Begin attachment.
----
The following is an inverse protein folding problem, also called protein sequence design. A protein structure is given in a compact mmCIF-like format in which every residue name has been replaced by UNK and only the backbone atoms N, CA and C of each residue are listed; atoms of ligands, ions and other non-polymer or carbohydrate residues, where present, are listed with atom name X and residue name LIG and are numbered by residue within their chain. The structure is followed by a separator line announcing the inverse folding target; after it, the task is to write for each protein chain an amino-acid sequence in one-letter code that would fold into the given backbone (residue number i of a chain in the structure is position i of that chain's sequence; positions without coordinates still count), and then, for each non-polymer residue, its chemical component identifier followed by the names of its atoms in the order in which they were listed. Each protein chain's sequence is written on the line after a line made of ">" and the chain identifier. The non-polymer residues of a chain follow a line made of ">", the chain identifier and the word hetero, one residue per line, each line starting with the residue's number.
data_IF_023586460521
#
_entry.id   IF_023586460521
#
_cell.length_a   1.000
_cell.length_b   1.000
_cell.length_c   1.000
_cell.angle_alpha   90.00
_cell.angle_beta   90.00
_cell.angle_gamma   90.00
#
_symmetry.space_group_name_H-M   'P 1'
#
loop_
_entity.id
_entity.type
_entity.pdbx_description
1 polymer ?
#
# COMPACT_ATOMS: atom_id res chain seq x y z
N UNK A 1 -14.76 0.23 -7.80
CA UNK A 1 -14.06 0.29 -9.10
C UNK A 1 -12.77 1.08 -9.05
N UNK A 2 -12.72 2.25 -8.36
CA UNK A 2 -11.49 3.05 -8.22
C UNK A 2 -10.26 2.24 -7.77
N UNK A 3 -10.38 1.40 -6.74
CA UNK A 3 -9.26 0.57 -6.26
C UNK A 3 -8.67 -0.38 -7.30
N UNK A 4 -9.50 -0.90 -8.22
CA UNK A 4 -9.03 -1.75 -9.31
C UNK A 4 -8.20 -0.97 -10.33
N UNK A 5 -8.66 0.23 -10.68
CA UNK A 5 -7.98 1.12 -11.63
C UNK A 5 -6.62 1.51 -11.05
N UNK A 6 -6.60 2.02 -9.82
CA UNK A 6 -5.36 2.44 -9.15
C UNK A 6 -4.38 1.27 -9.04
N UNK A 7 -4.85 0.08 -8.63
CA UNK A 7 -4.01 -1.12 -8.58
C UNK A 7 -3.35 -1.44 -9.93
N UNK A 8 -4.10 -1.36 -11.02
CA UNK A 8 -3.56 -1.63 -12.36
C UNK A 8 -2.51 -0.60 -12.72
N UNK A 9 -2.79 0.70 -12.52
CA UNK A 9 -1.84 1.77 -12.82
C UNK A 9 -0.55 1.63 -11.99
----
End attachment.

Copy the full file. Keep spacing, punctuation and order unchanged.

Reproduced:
The following is an inverse protein folding problem, also called protein sequence design. A protein structure is given in a compact mmCIF-like format in which every residue name has been replaced by UNK and only the backbone atoms N, CA and C of each residue are listed; atoms of ligands, ions and other non-polymer or carbohydrate residues, where present, are listed with atom name X and residue name LIG and are numbered by residue within their chain. The structure is followed by a separator line announcing the inverse folding target; after it, the task is to write for each protein chain an amino-acid sequence in one-letter code that would fold into the given backbone (residue number i of a chain in the structure is position i of that chain's sequence; positions without coordinates still count), and then, for each non-polymer residue, its chemical component identifier followed by the names of its atoms in the order in which they were listed. Each protein chain's sequence is written on the line after a line made of ">" and the chain identifier. The non-polymer residues of a chain follow a line made of ">", the chain identifier and the word hetero, one residue per line, each line starting with the residue's number.
data_IF_023586460521
#
_entry.id   IF_023586460521
#
_cell.length_a   1.000
_cell.length_b   1.000
_cell.length_c   1.000
_cell.angle_alpha   90.00
_cell.angle_beta   90.00
_cell.angle_gamma   90.00
#
_symmetry.space_group_name_H-M   'P 1'
#
loop_
_entity.id
_entity.type
_entity.pdbx_description
1 polymer ?
#
# COMPACT_ATOMS: atom_id res chain seq x y z
N UNK A 1 -14.76 0.23 -7.80
CA UNK A 1 -14.06 0.29 -9.10
C UNK A 1 -12.77 1.08 -9.05
N UNK A 2 -12.72 2.25 -8.36
CA UNK A 2 -11.49 3.05 -8.22
C UNK A 2 -10.26 2.24 -7.77
N UNK A 3 -10.38 1.40 -6.74
CA UNK A 3 -9.26 0.57 -6.26
C UNK A 3 -8.67 -0.38 -7.30
N UNK A 4 -9.50 -0.90 -8.22
CA UNK A 4 -9.03 -1.75 -9.31
C UNK A 4 -8.20 -0.97 -10.33
N UNK A 5 -8.66 0.23 -10.68
CA UNK A 5 -7.98 1.12 -11.63
C UNK A 5 -6.62 1.51 -11.05
N UNK A 6 -6.60 2.02 -9.82
CA UNK A 6 -5.36 2.44 -9.15
C UNK A 6 -4.38 1.27 -9.04
N UNK A 7 -4.85 0.08 -8.63
CA UNK A 7 -4.01 -1.12 -8.58
C UNK A 7 -3.35 -1.44 -9.93
N UNK A 8 -4.10 -1.36 -11.02
CA UNK A 8 -3.56 -1.63 -12.36
C UNK A 8 -2.51 -0.60 -12.72
N UNK A 9 -2.79 0.70 -12.52
CA UNK A 9 -1.84 1.77 -12.82
C UNK A 9 -0.55 1.63 -11.99